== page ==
Saturday, October 03, 2009


I debated with myself about writing about this, but since this blog is ostensibly about my mid-life victories and trials, it seems appropriate.

A few days ago, I had a Total Abdominal Hysterectomy/Bilateral Salpingo Oopherectomy (TAH/BSO), which basically means that entire diagram/illustration you saw in your high school biology book is gone. (Well, not that diagram/illustration; just my stuff.) Apparently this sends me into surgical menopause. I have a handy-dandy little bag of patches I can use should this start to give me any trouble.

This did not come as a total surprise. (Somewhat) less invasive means of dealing with my issues had been tried. I don't want to go into big details right now, but mostly I agreed with this to make sure I did not have ovarian cancer (I did not, for which I am so thankful.) If you don't know, ovarian cancer remains a difficult cancer to diagnose in its early stages, so even though the possible markers were slight and subtle, I did not want to wait on this. There were other issues (the ones we tried to deal with before) that were increasingly interfering with my life as well, although they never got to the point they have with some other women, who are made quite miserable with these problems.

I feel very positive about having done this. I am aware of the statistics surrounding this surgery...a very high number of American women have this surgery and some people feel too often. However, every woman I talked to felt positive about having done this (some to the point of glee, I think.)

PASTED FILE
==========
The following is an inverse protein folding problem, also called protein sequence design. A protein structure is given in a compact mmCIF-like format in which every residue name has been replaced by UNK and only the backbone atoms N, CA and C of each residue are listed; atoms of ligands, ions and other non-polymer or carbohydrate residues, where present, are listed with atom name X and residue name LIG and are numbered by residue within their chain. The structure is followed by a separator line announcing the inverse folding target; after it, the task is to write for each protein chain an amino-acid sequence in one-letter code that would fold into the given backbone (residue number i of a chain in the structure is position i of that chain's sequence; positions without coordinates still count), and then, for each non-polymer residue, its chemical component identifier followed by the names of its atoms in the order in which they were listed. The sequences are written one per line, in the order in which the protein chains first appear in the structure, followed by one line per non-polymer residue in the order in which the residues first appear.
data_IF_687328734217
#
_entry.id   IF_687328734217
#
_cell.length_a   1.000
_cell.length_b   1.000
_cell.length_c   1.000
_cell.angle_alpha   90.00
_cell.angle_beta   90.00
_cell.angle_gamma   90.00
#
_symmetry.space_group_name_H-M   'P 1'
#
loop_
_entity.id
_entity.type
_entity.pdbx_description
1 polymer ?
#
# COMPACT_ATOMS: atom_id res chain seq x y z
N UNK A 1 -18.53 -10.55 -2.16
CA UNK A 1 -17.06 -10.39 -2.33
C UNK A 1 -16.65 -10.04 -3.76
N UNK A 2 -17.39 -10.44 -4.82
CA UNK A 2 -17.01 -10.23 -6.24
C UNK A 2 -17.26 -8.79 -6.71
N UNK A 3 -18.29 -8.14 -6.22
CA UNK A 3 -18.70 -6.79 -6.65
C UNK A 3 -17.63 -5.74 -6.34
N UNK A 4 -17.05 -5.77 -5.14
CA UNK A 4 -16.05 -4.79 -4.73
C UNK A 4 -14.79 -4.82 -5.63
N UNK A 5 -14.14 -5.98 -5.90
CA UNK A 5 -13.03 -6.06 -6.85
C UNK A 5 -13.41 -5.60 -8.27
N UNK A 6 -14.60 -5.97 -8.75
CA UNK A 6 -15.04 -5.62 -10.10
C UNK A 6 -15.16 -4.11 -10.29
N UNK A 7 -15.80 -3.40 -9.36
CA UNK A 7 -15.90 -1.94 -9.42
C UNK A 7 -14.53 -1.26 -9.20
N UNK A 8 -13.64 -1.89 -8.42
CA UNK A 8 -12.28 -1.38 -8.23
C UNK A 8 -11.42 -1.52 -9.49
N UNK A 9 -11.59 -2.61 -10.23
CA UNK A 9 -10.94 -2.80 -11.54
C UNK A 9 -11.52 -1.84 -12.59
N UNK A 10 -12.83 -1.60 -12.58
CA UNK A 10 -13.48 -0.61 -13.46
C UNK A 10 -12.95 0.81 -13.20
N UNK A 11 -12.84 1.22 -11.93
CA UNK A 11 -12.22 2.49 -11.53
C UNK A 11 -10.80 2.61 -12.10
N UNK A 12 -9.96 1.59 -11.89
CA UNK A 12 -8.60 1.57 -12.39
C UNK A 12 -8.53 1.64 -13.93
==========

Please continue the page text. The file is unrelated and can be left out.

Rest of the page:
It helps that I'm almost 50, so this was not traumatic in a way it might be for some younger women. When I found out I would be having this surgery, I Googled and found a wonderful Web site called HysterSisters. It gives information and offers an online support group. It is enlightening to see the varieties of hysterectomy and the reasons women have them.

My surgery had to be the old-fashioned kind, with a vertical incision. (I already have a "bikini" scar [yeah, right] from my Cesarean section when my son was born.) However, nowadays there are a lot more options for hysterectomy surgery if you are able to use them.

It was not as bad as I thought it would be. I was kept as pain-free as possible, and my nurses and docs were very attentive. (Everyone appeared to be about 12 years old, though,
especially the med student who had been at my surgery and came in to talk to me.) I had a semi-private room which was a tad claustrophobic, but I liked my roomie. She had surgery the day before me, but she was having some issues. The biggest discomfort, then and now, was trying to get in a comfortable position, both because of the surgery and because there are staples in me.

I got to stay in the hospital for two nights, which is just about right. After that, it becomes intolerably noisy and depressing. I got to order my meals from a "room service" menu. My roommate, who was having trouble with food, was always asking me to tell her what I had enjoyed. (Bad: Scrambled eggs; Good: Grilled cheese and tomato soup. The apple spice muffin was not too bad. The salad was mediocre.)

Now my husband is taking amazing care of me, and I am getting very spoiled. I get meals in bed, propped pillows, and pretty much anything I ask for. Nevertheless, I am looking forward to being comfortable (without the aid of medicine) again.

1 comment:

Mary said...

I do have to correct one thing. EVERY woman I talked to wasn't totally positive. There was at least one who grieved the loss of her uterus, which is not unusual at all, even if one is not planning to have more children. I feel sort of insensitive having written as I did.
It is true, though, that I was reassured by the positive experiences of most of the women I talked to.